London, 3 May 2000.
For immediate release.

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Westminster Riots Linked To Anti Car Views
...philosophy behind them worryingly close to Government policy.
Monday's anti-capitalist demo in London descended (predictably) into violence, with theft and criminal damage thrown in for good measure. It was promoted on anti-car group Reclaim the Streets' (RTS) website, which makes the link between anti car ideology and anti capitalist anarchy very clear when they say:
'The struggle for car-free space must not be separated from the struggle against global capitalism.'
They try to distance themselves from the inevitable violence with a disclaimer which in effect says "we're not actually organising it, it's a grass-roots protest and if it becomes violent it's not our fault". But, a few screens later, their website seems to be inciting people to violence:
'At first the people stop and overturn the vehicles in their path... they are avenging themselves on the traffic by decomposing it into its inert original elements.'
'These people are extremists,' says ABD spokesman Nigel Humphries. 'But their philosophy can be found in every local transport plan. Their 'direct action' is balanced by other, superficially more respectable groups who quietly push within local and national government for anti car measures.'

As a result, we have a transport policy that seeks to penalise, tax and obstruct motorists who have no choice but to use their cars in place of public transport which simply doesn't exist. The poorest are, of course, hit hardest. Congestion is made worse by schemes to 'remove roadspace' from the car in favour of buses which don't go where people need to get to. Token efforts are made to 'integrate' buses and trains, but under no circumstances must the rail network ever be made more accessible to the car driver.

Look at this quote from the Reclaim the Streets Website:

'We are about taking back public space from the enclosed private arena. At its simplest this is an attack on cars as a principal agent of enclosure. It's about reclaiming the streets as public inclusive space from the private exclusive use of the car.'
(RTS clearly struggle with the concept of a public highway!)

Compare it with these from the platform of a conference organised by a group called SERA, which, in 1997, claimed 90MPs and seven Cabinet Ministers as members:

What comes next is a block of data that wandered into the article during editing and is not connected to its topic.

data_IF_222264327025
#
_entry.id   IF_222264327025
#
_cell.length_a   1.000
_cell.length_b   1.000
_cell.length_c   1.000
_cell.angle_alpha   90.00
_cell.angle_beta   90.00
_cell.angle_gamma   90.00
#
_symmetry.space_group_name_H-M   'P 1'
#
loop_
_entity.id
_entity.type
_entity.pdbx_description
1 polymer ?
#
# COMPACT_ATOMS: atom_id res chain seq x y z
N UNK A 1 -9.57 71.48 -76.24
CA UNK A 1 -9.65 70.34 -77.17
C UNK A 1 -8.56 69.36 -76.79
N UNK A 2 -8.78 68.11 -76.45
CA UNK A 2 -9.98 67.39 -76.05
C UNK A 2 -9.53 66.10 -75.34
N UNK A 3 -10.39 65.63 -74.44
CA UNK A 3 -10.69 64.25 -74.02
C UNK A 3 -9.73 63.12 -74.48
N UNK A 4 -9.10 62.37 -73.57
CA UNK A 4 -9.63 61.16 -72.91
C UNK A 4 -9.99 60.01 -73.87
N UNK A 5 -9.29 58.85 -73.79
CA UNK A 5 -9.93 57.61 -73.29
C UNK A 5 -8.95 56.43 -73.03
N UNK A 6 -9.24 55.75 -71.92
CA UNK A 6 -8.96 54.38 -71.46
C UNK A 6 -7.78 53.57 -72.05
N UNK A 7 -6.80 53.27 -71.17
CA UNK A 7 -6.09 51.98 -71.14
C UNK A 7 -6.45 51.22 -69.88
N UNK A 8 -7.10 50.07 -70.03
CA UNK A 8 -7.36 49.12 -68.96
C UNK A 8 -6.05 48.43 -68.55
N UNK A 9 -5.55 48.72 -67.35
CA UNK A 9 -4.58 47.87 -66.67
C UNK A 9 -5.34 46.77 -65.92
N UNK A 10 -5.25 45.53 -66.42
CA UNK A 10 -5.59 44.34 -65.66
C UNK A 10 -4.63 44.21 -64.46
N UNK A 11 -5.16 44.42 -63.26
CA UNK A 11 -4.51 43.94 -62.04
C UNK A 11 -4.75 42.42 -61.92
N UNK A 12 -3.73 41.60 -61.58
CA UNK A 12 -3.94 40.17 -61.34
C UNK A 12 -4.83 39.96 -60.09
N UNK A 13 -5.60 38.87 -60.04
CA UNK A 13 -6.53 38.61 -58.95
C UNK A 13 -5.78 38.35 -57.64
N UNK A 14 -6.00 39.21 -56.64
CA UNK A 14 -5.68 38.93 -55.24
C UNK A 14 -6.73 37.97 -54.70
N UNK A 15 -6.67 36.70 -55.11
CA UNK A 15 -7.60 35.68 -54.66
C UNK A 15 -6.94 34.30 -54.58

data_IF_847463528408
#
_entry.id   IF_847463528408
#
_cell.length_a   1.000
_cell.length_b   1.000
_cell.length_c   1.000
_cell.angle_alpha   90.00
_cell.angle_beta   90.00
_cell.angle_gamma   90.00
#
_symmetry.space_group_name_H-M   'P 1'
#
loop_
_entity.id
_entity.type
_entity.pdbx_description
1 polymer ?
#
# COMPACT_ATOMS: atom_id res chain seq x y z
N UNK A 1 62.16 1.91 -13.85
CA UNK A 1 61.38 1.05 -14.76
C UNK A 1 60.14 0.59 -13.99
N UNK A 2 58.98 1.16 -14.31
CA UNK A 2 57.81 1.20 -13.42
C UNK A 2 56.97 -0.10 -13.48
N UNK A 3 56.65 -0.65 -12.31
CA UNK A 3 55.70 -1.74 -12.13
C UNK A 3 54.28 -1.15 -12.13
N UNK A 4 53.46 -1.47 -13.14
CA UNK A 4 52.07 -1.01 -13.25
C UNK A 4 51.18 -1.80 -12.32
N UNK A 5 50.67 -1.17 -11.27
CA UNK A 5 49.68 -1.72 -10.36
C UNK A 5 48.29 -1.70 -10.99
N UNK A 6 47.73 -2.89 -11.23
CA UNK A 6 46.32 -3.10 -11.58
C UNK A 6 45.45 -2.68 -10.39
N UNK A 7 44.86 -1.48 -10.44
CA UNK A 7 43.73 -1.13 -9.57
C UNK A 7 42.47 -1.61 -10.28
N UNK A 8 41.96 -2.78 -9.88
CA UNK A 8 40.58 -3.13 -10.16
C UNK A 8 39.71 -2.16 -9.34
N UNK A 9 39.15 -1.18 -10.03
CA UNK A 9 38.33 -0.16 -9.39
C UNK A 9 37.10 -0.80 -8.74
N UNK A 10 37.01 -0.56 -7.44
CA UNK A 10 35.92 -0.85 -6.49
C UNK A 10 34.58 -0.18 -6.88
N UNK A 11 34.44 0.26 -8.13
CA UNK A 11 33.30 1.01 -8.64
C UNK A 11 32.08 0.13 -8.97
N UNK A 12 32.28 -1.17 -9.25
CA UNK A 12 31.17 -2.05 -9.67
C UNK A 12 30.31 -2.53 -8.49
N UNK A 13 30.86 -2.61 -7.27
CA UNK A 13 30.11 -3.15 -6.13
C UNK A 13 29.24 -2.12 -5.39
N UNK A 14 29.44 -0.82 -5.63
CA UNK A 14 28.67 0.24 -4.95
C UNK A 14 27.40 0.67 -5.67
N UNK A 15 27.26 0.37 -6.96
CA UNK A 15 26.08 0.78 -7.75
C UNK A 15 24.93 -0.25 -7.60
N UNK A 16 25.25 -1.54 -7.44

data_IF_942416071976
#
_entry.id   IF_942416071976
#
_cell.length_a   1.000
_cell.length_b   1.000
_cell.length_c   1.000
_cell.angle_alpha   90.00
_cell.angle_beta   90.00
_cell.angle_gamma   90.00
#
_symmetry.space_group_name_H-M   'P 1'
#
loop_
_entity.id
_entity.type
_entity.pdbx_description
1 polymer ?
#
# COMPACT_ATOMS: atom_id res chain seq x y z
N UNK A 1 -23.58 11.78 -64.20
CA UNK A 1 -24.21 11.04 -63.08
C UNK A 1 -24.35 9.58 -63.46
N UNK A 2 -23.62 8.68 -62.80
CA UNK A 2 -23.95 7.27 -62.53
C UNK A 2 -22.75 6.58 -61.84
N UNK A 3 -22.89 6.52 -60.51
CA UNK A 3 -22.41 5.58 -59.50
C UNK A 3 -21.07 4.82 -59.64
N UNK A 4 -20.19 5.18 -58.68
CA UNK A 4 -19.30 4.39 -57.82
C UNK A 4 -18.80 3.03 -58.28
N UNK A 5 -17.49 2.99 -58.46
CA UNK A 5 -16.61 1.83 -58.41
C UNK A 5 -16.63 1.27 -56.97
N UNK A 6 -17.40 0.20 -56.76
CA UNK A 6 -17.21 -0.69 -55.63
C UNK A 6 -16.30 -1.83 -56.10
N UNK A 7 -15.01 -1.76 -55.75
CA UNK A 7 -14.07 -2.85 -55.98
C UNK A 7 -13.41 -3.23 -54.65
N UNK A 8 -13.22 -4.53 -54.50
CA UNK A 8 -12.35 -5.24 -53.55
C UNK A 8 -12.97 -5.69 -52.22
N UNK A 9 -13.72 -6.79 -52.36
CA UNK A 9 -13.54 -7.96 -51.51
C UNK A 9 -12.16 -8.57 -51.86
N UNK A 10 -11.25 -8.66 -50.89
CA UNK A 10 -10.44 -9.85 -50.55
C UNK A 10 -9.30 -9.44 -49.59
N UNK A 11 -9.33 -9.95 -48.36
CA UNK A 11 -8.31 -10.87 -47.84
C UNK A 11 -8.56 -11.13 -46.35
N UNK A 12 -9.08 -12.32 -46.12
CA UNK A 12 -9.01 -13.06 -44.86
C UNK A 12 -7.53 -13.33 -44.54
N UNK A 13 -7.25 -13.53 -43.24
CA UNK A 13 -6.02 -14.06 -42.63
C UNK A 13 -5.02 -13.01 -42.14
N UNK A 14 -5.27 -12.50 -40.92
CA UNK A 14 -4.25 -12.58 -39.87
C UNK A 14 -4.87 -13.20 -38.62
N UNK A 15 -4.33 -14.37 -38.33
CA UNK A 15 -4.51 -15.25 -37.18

'The car is the last bastion of freedom - this must be overturned'
'We have succeeded in making people feel guilty about using their cars - but they still do it'
Kris Beuret - De Montfort University, Social Research Associates
'We must reduce the convenience, ease and low marginal cost of car use.'
Councillor Dave Merrett, City of York Council
'Edinburgh is re-thinking the allocation of movement space, promoting car free lifestyles.'
David Begg - Now Chairman of the Commission for Integrated Transport
'But the attack on the car is just the beginning,' continues Humphries. 'Only yesterday Friends of the Earth launched an attack on air travel. It is the very concept of freedom of movement and mass travel, the very system of democratically accountable capitalism that is under attack. That is why these people do not want real money spent on new rail infrastructure in place of the desperately needed road schemes that they have succeeded in getting two gullible governments to cancel.'
'New (transport) infrastucture needs to be seen as a last resort'
David Begg
'Won't the streets be better without cars? Not if all that replaces them are aisles of pedestrianised consumption or shopping "villages" safely protected from the elements. To be against the car for its own sake is inane; claiming one piece as the whole jigsaw.'
Reclaim the Streets
 

The ABD supports sense on transport, and has a three point plan for a positive policy:

  1. Understand the journeys people make and work with them rather than against them.
  2. Proper investment in road and rail infrastructure using existing motoring taxes, with adequate and free station car parks.
  3. Planning new development to reduce the need for long commutes and encourgement of new technology to reduce the need to make journeys.
 

Notes for Editors